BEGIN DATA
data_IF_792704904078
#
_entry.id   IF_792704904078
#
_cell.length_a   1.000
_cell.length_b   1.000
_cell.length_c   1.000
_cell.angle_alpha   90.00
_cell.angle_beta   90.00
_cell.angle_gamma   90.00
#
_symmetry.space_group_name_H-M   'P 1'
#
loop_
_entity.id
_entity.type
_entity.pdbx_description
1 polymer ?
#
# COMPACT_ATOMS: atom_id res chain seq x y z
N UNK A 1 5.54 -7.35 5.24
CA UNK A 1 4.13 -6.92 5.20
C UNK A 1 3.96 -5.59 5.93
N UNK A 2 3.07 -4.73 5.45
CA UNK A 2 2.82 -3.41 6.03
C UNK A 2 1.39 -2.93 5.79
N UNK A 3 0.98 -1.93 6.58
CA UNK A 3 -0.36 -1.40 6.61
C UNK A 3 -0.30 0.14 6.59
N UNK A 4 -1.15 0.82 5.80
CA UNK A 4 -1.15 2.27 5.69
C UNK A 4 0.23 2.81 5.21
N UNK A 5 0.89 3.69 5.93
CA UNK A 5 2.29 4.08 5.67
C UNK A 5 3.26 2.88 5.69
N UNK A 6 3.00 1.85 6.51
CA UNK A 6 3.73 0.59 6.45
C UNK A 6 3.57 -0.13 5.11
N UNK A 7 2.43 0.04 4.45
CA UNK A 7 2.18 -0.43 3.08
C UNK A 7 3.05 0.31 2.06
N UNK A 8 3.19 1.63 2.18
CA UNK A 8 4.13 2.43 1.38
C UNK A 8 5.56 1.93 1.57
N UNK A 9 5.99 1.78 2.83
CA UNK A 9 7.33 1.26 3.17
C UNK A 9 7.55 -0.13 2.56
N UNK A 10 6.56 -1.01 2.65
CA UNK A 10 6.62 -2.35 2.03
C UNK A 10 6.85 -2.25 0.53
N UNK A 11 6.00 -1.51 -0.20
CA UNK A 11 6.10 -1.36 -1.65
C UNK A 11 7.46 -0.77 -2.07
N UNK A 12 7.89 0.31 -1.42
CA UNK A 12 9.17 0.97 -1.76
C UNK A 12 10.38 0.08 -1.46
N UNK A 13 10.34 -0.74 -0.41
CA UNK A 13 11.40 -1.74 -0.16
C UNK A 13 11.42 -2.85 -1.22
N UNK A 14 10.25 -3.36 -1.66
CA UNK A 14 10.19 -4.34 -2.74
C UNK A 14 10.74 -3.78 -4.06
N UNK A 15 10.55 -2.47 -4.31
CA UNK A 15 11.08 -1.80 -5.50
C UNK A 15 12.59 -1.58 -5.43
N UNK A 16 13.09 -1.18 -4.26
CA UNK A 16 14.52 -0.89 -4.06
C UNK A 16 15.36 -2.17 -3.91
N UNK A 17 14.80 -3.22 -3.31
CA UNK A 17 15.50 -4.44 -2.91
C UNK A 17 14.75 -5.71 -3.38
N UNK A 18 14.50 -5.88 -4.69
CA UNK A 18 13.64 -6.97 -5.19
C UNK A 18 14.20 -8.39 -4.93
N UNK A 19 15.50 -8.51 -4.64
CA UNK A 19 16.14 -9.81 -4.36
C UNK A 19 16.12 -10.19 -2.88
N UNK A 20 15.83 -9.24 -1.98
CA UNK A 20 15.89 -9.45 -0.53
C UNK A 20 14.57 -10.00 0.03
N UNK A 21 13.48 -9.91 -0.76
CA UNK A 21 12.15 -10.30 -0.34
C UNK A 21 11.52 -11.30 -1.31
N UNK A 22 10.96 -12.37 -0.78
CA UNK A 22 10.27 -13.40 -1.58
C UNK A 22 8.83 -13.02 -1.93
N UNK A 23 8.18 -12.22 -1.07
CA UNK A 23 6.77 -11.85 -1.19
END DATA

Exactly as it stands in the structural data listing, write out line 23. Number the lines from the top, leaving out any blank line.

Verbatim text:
C UNK A 1 3.96 -5.59 5.93